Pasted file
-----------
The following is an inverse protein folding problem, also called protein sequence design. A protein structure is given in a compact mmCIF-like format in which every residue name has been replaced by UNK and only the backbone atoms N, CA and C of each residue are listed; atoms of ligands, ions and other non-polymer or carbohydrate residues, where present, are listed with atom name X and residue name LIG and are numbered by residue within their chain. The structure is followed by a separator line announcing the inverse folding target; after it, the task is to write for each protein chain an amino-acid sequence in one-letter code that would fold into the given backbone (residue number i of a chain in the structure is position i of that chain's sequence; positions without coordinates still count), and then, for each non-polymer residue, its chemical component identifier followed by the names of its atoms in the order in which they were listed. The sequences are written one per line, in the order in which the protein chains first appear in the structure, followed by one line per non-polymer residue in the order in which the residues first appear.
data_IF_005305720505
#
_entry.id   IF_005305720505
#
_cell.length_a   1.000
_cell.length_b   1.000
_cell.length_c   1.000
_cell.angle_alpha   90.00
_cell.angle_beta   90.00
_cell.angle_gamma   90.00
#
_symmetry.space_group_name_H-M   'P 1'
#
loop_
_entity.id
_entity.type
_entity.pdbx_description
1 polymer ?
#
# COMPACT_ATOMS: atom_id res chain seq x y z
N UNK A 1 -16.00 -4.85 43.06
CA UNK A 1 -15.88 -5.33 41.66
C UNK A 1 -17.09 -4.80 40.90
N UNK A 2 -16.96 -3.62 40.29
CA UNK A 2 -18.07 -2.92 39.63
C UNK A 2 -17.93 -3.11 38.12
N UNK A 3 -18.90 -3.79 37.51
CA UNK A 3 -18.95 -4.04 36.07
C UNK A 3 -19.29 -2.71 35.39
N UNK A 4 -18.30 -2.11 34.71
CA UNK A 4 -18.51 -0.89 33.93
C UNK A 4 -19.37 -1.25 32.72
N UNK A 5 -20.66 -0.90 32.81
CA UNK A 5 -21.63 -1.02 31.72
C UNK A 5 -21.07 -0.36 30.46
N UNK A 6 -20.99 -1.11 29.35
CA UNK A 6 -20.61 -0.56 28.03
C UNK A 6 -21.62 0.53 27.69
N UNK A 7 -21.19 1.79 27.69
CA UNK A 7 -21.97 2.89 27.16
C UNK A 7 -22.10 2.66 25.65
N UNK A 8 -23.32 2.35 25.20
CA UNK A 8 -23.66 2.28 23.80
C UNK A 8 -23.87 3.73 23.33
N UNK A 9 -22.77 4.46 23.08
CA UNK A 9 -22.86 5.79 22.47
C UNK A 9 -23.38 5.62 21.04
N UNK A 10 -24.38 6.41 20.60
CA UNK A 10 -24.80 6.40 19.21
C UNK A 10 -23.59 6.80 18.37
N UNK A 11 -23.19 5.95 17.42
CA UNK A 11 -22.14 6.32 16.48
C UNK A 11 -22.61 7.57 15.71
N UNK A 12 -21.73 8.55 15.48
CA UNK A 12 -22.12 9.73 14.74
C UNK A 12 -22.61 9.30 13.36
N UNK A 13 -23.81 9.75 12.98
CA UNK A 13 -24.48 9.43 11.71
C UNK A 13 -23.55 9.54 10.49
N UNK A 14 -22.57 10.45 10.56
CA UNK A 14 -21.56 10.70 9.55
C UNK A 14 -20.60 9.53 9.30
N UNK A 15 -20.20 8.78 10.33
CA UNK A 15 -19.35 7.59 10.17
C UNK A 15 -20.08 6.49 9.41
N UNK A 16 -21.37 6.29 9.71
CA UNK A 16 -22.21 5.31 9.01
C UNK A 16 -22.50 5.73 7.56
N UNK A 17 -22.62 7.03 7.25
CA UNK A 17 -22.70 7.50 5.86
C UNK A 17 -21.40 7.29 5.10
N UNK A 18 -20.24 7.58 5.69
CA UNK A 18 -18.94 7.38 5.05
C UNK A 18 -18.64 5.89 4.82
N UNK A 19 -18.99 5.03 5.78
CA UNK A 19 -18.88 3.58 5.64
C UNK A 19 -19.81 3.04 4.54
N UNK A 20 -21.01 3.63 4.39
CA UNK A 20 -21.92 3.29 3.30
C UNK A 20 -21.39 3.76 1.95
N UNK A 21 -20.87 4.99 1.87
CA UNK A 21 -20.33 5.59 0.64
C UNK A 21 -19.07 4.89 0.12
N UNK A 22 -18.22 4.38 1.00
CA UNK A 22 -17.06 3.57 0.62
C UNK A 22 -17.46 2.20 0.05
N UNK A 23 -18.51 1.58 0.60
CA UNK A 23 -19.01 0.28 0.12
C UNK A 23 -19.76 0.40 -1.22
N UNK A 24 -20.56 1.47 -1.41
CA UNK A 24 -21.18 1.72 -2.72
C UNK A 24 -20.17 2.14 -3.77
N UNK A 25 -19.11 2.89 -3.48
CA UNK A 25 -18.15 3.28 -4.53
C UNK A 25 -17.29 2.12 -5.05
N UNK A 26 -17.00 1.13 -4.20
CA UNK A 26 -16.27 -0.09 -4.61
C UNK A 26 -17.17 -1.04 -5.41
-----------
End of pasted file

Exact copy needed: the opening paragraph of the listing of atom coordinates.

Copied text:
The following is an inverse protein folding problem, also called protein sequence design. A protein structure is given in a compact mmCIF-like format in which every residue name has been replaced by UNK and only the backbone atoms N, CA and C of each residue are listed; atoms of ligands, ions and other non-polymer or carbohydrate residues, where present, are listed with atom name X and residue name LIG and are numbered by residue within their chain. The structure is followed by a separator line announcing the inverse folding target; after it, the task is to write for each protein chain an amino-acid sequence in one-letter code that would fold into the given backbone (residue number i of a chain in the structure is position i of that chain's sequence; positions without coordinates still count), and then, for each non-polymer residue, its chemical component identifier followed by the names of its atoms in the order in which they were listed. The sequences are written one per line, in the order in which the protein chains first appear in the structure, followed by one line per non-polymer residue in the order in which the residues first appear.